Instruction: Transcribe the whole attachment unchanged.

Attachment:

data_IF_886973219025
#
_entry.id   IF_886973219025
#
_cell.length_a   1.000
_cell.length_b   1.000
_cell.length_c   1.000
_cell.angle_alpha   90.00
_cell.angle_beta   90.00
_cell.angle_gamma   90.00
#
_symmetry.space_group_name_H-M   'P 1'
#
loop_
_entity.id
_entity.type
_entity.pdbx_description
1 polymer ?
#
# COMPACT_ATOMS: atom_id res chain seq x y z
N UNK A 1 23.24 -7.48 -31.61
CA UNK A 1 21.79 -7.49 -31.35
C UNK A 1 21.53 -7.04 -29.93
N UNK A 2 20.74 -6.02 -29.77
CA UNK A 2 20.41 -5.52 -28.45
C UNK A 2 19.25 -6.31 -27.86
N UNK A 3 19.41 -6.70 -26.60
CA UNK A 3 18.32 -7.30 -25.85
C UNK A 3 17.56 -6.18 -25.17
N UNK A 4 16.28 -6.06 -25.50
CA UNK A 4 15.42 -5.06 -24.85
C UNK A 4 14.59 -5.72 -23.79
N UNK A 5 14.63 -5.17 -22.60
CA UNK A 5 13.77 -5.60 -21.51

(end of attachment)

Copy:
data_IF_886973219025
#
_entry.id   IF_886973219025
#
_cell.length_a   1.000
_cell.length_b   1.000
_cell.length_c   1.000
_cell.angle_alpha   90.00
_cell.angle_beta   90.00
_cell.angle_gamma   90.00
#
_symmetry.space_group_name_H-M   'P 1'
#
loop_
_entity.id
_entity.type
_entity.pdbx_description
1 polymer ?
#
# COMPACT_ATOMS: atom_id res chain seq x y z
N UNK A 1 23.24 -7.48 -31.61
CA UNK A 1 21.79 -7.49 -31.35
C UNK A 1 21.53 -7.04 -29.93
N UNK A 2 20.74 -6.02 -29.77
CA UNK A 2 20.41 -5.52 -28.45
C UNK A 2 19.25 -6.31 -27.86
N UNK A 3 19.41 -6.70 -26.60
CA UNK A 3 18.32 -7.30 -25.85
C UNK A 3 17.56 -6.18 -25.17
N UNK A 4 16.28 -6.06 -25.50
CA UNK A 4 15.42 -5.06 -24.85
C UNK A 4 14.59 -5.72 -23.79
N UNK A 5 14.63 -5.17 -22.60
CA UNK A 5 13.77 -5.60 -21.51